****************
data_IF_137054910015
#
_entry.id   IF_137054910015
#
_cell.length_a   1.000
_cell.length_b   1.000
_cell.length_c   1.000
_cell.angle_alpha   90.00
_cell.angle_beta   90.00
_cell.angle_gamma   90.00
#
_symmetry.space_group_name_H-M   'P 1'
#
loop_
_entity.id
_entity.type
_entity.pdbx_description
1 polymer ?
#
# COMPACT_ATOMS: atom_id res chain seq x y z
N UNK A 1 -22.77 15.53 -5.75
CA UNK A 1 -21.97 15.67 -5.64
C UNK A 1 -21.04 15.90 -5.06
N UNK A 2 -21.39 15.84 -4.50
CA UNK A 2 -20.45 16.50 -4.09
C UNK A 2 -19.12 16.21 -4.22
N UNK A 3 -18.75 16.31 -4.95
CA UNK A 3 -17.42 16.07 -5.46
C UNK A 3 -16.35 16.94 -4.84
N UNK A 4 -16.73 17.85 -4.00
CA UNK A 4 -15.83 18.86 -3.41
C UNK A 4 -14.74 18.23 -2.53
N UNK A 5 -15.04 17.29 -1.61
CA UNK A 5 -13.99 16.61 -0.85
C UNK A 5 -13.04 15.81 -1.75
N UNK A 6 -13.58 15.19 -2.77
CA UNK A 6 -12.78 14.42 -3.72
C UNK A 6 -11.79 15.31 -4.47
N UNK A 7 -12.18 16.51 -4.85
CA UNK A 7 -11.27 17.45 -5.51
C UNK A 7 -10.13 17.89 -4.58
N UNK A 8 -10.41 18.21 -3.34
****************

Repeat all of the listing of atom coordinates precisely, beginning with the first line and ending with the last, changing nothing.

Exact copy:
data_IF_137054910015
#
_entry.id   IF_137054910015
#
_cell.length_a   1.000
_cell.length_b   1.000
_cell.length_c   1.000
_cell.angle_alpha   90.00
_cell.angle_beta   90.00
_cell.angle_gamma   90.00
#
_symmetry.space_group_name_H-M   'P 1'
#
loop_
_entity.id
_entity.type
_entity.pdbx_description
1 polymer ?
#
# COMPACT_ATOMS: atom_id res chain seq x y z
N UNK A 1 -22.77 15.53 -5.75
CA UNK A 1 -21.97 15.67 -5.64
C UNK A 1 -21.04 15.90 -5.06
N UNK A 2 -21.39 15.84 -4.50
CA UNK A 2 -20.45 16.50 -4.09
C UNK A 2 -19.12 16.21 -4.22
N UNK A 3 -18.75 16.31 -4.95
CA UNK A 3 -17.42 16.07 -5.46
C UNK A 3 -16.35 16.94 -4.84
N UNK A 4 -16.73 17.85 -4.00
CA UNK A 4 -15.83 18.86 -3.41
C UNK A 4 -14.74 18.23 -2.53
N UNK A 5 -15.04 17.29 -1.61
CA UNK A 5 -13.99 16.61 -0.85
C UNK A 5 -13.04 15.81 -1.75
N UNK A 6 -13.58 15.19 -2.77
CA UNK A 6 -12.78 14.42 -3.72
C UNK A 6 -11.79 15.31 -4.47
N UNK A 7 -12.18 16.51 -4.85
CA UNK A 7 -11.27 17.45 -5.51
C UNK A 7 -10.13 17.89 -4.58
N UNK A 8 -10.41 18.21 -3.34